3. Some meat-packing companies haven’t signed anything

Whilst meat-packing companies have been found not to work hard enough to figure out what’s happening in their beef supply chains, they also might not even be obligated to, legally speaking. In 2017, researchers discovered that 30% of meat-packing companies killing cows in the Amazon had never signed agreements on deforestation.

This leaves them in a limbo, able to continue grazing and razing, without the need for the strategies we see in point one and two. This is another reason that public accountability is essential to the prevention of rainforest destruction – frustrating since monitoring is impossible. The State refuses to allow the public to see information about cattle and the environment, e.g. the Rural Environmental Registry, which means that no-one can externally pressure companies to follow the law if they don’t know who’s breaking it.

What is happening to Indigenous people because of Amazon deforestation?

The Uru-Eu-Wau-Wau Indigenous territory lies in Rondônia state and has 1,867,000 hectares within it. It is protected by the Pacaás Novos National Park, which overlaps nearly exactly over this territory, with a population of 200 within it. They choose isolation from non-Indigenous people, living their lives by subsisting on the richness of the forest.

Since January 2019 when Bolsonaro came into power, there has been a significant rise in attempts to carve away some of this land by farmers and criminal groups.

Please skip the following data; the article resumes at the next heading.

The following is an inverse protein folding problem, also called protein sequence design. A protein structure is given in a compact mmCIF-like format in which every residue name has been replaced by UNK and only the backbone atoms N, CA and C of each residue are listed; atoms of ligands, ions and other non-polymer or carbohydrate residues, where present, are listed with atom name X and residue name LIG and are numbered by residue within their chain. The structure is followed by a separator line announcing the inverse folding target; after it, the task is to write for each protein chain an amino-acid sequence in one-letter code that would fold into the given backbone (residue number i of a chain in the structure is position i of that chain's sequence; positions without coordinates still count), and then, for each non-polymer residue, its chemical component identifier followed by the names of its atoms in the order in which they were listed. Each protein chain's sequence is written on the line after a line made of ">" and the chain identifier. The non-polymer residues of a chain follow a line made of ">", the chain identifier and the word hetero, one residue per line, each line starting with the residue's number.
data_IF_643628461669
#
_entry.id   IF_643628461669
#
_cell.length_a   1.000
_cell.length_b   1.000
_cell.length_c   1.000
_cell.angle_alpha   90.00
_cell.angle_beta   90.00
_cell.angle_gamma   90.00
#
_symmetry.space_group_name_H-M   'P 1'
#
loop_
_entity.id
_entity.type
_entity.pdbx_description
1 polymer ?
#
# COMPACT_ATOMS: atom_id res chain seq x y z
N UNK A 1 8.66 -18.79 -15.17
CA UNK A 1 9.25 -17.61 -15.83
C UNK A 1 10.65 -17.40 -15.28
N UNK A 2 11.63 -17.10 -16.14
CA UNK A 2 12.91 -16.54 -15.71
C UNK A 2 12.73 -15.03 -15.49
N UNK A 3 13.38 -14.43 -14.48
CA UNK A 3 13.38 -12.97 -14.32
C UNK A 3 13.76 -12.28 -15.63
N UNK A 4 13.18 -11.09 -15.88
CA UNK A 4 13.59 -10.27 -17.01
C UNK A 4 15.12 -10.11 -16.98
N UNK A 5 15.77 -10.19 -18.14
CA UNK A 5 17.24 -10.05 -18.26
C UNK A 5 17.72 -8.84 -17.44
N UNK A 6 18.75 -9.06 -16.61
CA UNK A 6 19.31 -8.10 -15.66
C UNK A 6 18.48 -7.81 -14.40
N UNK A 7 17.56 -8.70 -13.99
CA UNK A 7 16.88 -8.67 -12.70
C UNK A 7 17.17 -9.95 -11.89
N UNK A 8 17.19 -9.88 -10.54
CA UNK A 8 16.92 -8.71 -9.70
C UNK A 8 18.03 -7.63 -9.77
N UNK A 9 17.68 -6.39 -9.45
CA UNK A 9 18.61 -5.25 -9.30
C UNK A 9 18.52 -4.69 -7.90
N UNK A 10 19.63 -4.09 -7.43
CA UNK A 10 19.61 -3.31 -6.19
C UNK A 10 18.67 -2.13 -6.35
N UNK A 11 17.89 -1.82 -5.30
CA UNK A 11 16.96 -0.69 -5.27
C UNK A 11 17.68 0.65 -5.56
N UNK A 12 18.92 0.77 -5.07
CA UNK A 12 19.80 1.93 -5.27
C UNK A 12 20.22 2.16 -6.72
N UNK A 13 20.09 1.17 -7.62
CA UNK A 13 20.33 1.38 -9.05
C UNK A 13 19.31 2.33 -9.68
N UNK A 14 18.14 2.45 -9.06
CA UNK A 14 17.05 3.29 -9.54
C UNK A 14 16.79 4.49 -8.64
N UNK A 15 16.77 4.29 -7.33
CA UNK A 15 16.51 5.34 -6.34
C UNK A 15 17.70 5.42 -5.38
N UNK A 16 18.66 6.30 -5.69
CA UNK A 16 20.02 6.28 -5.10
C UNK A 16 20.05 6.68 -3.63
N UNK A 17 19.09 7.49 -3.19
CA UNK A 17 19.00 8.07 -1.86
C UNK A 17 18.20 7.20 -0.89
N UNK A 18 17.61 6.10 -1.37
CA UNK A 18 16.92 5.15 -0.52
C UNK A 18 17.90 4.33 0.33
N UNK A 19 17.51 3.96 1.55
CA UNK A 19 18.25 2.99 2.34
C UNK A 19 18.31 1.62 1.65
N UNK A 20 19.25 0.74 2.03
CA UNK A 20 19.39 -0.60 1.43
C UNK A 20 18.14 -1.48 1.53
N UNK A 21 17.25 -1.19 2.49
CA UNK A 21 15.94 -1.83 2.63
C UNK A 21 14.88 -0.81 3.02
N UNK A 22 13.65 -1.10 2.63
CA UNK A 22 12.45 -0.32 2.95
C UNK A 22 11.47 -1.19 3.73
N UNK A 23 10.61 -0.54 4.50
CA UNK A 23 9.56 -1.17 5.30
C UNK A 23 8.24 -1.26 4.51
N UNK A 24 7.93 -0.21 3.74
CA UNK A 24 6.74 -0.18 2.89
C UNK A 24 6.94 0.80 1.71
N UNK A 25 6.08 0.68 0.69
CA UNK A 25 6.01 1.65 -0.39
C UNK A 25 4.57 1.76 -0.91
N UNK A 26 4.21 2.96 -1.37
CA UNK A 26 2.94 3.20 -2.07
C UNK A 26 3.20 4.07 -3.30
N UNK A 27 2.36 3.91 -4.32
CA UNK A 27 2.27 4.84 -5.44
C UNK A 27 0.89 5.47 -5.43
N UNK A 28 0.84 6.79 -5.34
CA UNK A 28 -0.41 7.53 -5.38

In the report, Amnesty researchers described the increasing violence around illegal cattle farming:

“In April 2019, Uru-Eu-Wau-Wau people told Amnesty International that in January 2019 they confronted about 40 intruders, who were armed with sickles and machetes, cutting a path into their territory about two kilometres away from one Indigenous village and just beside the road they use to enter and leave their territory.

“When told to leave, the intruders allegedly replied that more intruders would be coming and threatened to kill the Indigenous children.”

illegal cattle farming, deforestation
© Filipe Frazao

He explained that in May 2019 he and his colleagues were surrounded by 32 men while repairing the road accessing the Uru-Eu-Wau-Wau Indigenous territory and Pacaás Novos National Park.

A Federal Environment worker described his experience of violence too when he was helping colleagues to repair a road near the Uru-Eu-Wau-Wau territory:

“We were surrounded by intruders. Thirty-two men, mostly hooded, arrived by foot behind us, with bottles with gas. They gave me documents of the association buying land [inside the protected areas]. They wanted us to stop repairing the road. There was a lot of shouting, these threats, calling us thugs.

“It lasted for one hour and fifteen minutes. It was tense. [Weeks later, after informing them the documents were not valid], they started sending us audio messages with threats.

“One message said: ‘We have respected you – until now’.”

According to official data, the number of fires inside Indigenous territories in the Amazon in the first nine months of 2019 is the highest since 2011 and has doubled in comparison to the same period in 2018. Illegal cattle farming appears to have several loopholes in Brazilian law, and money continues to be made despite the lasting impact.

What will the world look like if the Amazon continues to burn at this rate?

Read the report findings here.

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Digital Editor
Open Access Government
Email: nchoudhury@openaccessgovernment.org